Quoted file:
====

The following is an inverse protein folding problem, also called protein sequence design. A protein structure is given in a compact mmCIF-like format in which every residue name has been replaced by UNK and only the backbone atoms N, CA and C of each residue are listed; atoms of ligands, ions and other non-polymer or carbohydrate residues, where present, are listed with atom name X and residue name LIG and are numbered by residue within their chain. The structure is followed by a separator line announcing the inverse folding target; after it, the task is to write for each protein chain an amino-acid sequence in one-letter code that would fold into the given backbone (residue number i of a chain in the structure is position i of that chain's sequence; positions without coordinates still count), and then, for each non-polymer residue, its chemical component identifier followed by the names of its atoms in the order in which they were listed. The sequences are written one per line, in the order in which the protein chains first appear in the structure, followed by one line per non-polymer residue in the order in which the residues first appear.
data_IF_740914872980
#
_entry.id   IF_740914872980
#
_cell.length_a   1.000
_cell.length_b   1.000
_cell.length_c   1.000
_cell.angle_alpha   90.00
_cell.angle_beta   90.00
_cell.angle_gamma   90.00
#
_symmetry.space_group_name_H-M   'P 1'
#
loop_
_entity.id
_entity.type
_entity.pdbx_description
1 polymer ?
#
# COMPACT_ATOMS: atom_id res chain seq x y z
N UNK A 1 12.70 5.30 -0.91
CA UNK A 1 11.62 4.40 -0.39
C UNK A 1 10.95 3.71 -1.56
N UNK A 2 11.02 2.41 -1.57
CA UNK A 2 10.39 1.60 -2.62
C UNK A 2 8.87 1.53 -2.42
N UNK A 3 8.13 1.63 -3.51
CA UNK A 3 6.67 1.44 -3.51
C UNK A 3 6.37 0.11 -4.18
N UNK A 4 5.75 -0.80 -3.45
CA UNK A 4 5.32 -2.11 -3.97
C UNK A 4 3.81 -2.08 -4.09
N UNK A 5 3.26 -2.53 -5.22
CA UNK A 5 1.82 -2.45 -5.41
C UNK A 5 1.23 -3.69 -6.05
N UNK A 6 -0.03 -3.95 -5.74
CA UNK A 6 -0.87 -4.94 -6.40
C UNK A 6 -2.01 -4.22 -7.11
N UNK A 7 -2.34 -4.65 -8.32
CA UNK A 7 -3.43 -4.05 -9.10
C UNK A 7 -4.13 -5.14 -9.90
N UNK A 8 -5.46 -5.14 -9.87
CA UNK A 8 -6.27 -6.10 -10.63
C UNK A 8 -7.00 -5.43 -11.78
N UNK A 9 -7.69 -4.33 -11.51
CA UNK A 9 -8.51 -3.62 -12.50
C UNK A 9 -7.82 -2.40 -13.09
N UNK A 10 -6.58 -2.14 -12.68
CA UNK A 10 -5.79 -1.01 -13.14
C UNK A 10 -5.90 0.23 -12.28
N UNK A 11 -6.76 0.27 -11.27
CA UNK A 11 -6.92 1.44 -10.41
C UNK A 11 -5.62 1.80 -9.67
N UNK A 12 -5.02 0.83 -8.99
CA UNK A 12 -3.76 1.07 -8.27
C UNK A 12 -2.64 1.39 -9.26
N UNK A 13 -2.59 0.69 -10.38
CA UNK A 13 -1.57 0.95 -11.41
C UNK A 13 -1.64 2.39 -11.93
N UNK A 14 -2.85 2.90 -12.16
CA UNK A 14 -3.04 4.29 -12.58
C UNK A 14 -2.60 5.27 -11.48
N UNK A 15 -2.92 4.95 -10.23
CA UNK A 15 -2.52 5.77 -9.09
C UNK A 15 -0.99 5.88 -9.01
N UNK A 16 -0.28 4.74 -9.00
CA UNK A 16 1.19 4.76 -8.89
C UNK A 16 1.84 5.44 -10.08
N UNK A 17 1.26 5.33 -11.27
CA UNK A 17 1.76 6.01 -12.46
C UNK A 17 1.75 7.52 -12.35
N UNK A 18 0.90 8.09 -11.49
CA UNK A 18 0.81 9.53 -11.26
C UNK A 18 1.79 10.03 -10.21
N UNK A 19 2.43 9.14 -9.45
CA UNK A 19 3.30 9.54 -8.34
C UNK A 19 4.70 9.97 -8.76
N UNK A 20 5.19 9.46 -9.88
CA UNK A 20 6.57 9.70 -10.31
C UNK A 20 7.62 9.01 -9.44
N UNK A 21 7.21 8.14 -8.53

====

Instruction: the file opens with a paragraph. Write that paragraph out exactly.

The following is an inverse protein folding problem, also called protein sequence design. A protein structure is given in a compact mmCIF-like format in which every residue name has been replaced by UNK and only the backbone atoms N, CA and C of each residue are listed; atoms of ligands, ions and other non-polymer or carbohydrate residues, where present, are listed with atom name X and residue name LIG and are numbered by residue within their chain. The structure is followed by a separator line announcing the inverse folding target; after it, the task is to write for each protein chain an amino-acid sequence in one-letter code that would fold into the given backbone (residue number i of a chain in the structure is position i of that chain's sequence; positions without coordinates still count), and then, for each non-polymer residue, its chemical component identifier followed by the names of its atoms in the order in which they were listed. The sequences are written one per line, in the order in which the protein chains first appear in the structure, followed by one line per non-polymer residue in the order in which the residues first appear.